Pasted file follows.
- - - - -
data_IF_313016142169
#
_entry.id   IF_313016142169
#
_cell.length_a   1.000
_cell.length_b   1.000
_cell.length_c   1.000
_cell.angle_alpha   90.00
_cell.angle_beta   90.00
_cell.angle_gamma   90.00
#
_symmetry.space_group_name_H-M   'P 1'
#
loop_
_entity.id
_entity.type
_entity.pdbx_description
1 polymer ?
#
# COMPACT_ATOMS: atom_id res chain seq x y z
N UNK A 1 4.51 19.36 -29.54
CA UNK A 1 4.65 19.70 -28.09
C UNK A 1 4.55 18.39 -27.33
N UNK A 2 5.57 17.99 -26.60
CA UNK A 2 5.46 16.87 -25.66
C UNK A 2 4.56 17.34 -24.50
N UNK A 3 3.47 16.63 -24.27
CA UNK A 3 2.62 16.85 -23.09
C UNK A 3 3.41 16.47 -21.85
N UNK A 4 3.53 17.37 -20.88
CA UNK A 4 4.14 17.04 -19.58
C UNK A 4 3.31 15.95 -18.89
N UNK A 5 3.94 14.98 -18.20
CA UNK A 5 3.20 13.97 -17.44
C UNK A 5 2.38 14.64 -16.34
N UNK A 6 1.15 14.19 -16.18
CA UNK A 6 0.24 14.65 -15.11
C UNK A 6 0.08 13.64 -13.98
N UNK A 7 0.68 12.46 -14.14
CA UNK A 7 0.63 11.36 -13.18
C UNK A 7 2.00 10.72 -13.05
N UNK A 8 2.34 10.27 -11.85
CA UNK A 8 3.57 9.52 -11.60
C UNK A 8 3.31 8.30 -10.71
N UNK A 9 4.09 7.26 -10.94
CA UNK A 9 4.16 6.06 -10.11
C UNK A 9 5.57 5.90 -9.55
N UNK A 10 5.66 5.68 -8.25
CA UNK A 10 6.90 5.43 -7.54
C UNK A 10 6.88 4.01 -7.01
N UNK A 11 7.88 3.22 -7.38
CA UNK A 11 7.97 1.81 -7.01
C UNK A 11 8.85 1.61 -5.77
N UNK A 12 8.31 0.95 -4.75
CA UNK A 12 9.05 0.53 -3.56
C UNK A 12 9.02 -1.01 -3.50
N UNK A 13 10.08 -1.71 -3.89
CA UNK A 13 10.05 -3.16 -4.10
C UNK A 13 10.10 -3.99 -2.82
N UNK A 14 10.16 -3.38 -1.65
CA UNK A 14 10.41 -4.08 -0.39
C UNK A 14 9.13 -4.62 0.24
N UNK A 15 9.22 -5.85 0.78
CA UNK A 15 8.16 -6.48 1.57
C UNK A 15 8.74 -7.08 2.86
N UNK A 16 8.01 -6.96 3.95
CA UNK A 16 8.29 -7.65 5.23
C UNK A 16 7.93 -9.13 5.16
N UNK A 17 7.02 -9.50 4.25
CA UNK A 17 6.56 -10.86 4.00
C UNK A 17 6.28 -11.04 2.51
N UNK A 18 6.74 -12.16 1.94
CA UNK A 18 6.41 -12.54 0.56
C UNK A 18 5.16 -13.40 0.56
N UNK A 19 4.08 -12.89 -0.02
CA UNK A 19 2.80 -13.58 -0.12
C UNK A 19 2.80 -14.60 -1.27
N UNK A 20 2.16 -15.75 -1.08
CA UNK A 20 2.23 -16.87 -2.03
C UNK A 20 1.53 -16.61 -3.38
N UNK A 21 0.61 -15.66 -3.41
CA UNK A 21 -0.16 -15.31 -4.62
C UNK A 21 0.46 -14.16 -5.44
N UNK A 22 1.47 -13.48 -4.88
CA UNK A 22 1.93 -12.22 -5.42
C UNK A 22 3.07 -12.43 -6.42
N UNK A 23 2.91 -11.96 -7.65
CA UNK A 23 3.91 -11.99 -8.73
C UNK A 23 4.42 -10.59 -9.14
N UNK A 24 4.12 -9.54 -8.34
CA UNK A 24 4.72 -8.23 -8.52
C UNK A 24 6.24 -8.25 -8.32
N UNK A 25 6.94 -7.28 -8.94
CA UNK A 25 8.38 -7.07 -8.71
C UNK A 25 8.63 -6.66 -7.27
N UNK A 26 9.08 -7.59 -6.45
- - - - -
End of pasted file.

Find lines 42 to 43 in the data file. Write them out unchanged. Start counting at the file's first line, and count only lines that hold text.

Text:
N UNK A 8 2.34 10.27 -11.85
CA UNK A 8 3.57 9.52 -11.60